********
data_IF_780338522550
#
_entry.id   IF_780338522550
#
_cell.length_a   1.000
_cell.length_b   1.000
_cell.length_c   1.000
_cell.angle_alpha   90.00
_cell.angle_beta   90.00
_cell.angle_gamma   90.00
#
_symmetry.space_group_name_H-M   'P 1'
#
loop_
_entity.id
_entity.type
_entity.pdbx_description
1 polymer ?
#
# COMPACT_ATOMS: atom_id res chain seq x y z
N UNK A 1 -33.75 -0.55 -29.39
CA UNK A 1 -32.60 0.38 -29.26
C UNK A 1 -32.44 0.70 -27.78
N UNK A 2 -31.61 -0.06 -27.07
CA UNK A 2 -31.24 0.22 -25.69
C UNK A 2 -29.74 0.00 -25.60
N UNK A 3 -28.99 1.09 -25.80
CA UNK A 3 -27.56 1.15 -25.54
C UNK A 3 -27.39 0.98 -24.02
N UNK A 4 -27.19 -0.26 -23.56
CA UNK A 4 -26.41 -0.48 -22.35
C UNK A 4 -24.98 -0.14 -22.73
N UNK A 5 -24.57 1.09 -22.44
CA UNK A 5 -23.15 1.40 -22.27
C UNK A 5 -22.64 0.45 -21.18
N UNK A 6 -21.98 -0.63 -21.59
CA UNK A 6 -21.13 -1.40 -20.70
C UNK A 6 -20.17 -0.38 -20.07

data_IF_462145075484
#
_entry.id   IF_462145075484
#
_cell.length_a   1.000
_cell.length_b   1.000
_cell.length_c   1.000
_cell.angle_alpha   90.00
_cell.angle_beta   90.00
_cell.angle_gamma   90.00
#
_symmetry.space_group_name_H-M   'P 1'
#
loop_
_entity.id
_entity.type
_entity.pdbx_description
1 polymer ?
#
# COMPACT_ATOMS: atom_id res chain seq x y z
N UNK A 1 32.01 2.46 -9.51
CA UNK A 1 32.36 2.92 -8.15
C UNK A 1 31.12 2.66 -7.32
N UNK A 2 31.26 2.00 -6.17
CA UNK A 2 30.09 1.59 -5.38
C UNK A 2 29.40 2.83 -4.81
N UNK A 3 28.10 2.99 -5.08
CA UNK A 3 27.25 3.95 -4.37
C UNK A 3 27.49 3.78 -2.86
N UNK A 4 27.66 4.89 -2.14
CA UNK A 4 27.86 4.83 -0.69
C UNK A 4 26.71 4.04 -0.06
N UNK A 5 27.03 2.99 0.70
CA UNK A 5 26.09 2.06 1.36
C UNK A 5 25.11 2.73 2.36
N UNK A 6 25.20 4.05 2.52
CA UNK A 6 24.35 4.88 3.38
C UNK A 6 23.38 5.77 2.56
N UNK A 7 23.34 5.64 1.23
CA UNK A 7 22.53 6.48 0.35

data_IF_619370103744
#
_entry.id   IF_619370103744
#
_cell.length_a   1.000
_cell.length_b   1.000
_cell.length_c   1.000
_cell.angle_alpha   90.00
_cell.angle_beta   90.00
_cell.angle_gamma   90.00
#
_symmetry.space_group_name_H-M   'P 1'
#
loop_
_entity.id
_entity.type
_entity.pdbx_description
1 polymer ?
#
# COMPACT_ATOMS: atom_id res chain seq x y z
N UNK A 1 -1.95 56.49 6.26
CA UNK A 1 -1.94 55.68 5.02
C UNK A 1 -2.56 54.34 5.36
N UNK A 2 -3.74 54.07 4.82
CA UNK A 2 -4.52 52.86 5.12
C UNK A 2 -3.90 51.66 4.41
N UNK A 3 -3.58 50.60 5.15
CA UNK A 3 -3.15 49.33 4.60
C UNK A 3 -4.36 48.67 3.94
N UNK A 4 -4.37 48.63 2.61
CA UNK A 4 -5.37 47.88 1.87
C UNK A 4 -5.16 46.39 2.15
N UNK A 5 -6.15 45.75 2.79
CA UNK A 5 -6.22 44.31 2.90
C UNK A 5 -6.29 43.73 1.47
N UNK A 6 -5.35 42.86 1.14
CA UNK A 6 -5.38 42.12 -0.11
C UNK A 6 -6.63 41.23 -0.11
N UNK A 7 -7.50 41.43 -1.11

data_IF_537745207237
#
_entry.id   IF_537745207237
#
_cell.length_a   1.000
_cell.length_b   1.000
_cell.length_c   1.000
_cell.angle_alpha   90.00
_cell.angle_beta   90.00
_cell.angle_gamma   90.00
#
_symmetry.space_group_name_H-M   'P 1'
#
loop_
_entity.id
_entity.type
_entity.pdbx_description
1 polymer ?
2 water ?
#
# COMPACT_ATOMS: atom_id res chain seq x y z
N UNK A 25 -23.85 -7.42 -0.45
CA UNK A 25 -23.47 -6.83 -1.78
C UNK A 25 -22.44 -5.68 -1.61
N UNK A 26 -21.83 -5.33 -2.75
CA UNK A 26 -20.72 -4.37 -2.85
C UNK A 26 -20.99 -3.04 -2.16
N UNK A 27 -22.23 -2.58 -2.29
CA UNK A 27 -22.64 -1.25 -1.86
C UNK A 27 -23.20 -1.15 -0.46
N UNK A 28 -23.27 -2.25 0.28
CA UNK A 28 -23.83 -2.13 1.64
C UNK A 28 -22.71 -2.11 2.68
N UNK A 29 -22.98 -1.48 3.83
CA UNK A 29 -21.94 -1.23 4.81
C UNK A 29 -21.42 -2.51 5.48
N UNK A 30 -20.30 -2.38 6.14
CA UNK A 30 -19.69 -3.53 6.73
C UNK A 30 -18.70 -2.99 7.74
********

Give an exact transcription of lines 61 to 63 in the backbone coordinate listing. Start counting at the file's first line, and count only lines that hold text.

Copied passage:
C UNK A 1 31.12 2.66 -7.32
N UNK A 2 31.26 2.00 -6.17
CA UNK A 2 30.09 1.59 -5.38